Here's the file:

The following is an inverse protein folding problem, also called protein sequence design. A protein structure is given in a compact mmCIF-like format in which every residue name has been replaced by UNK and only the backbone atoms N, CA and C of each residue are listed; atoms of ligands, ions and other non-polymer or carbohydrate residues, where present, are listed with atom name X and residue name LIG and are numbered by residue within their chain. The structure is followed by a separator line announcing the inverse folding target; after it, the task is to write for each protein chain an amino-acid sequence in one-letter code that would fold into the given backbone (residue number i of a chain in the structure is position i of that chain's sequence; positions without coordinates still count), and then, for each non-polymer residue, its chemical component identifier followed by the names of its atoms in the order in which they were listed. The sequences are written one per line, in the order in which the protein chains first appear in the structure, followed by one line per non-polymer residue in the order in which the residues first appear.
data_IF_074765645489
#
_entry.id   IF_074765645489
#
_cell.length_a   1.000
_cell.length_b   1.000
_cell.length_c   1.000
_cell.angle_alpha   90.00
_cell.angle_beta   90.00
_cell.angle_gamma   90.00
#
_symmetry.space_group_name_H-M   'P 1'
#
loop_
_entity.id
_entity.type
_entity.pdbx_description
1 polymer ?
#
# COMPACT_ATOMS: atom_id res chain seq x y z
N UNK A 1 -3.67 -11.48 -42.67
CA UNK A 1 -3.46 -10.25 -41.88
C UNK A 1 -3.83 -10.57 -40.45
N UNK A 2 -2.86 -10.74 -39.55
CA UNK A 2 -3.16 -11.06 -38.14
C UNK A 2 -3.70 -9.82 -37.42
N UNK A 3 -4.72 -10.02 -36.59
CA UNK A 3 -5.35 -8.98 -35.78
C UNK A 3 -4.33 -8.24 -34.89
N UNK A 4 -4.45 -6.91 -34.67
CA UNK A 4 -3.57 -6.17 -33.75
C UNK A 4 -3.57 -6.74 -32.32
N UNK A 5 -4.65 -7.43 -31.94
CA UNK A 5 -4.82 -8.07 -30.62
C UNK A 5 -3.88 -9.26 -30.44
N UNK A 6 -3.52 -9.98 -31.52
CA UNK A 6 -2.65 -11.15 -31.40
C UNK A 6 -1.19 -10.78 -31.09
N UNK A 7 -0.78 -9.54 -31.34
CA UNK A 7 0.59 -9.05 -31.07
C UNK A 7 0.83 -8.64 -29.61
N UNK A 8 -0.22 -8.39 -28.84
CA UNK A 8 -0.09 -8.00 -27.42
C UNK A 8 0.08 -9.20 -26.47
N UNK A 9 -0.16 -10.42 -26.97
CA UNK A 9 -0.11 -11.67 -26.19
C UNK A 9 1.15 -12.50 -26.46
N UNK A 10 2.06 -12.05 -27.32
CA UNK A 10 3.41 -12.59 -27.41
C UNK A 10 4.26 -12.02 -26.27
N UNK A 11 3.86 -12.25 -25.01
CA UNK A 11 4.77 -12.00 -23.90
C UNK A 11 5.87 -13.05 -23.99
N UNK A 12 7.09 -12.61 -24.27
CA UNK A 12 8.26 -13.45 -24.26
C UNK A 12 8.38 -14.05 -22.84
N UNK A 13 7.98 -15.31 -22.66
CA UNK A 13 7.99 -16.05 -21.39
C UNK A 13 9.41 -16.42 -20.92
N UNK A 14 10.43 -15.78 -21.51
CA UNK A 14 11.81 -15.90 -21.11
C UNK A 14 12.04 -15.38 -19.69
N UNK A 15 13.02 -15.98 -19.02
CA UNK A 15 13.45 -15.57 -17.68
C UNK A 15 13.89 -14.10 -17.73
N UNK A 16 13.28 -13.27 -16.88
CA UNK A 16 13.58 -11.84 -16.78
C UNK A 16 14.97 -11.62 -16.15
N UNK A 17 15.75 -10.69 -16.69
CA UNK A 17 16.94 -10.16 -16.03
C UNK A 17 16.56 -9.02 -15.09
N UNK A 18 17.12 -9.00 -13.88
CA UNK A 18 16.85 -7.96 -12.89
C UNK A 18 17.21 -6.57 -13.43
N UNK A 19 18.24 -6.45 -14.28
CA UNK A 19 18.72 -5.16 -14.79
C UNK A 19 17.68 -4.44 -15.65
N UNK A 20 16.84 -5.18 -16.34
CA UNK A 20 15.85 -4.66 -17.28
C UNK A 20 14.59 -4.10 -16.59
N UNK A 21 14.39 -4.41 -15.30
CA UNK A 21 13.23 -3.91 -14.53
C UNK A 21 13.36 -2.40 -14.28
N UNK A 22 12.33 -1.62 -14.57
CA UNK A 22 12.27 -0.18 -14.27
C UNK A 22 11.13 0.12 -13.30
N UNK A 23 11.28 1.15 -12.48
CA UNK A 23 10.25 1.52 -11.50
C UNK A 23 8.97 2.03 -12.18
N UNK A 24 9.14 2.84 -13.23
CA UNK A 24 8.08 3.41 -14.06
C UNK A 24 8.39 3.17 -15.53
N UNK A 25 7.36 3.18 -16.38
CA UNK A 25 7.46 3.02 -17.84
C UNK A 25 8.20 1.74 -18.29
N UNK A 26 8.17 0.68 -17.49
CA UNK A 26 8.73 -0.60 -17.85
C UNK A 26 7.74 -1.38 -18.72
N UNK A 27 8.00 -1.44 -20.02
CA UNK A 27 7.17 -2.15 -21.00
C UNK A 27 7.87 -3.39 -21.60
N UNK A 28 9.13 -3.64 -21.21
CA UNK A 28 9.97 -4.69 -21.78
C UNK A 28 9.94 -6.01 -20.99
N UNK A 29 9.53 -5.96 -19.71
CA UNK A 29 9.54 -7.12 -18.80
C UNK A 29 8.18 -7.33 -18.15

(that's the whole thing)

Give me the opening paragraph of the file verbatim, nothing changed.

The following is an inverse protein folding problem, also called protein sequence design. A protein structure is given in a compact mmCIF-like format in which every residue name has been replaced by UNK and only the backbone atoms N, CA and C of each residue are listed; atoms of ligands, ions and other non-polymer or carbohydrate residues, where present, are listed with atom name X and residue name LIG and are numbered by residue within their chain. The structure is followed by a separator line announcing the inverse folding target; after it, the task is to write for each protein chain an amino-acid sequence in one-letter code that would fold into the given backbone (residue number i of a chain in the structure is position i of that chain's sequence; positions without coordinates still count), and then, for each non-polymer residue, its chemical component identifier followed by the names of its atoms in the order in which they were listed. The sequences are written one per line, in the order in which the protein chains first appear in the structure, followed by one line per non-polymer residue in the order in which the residues first appear.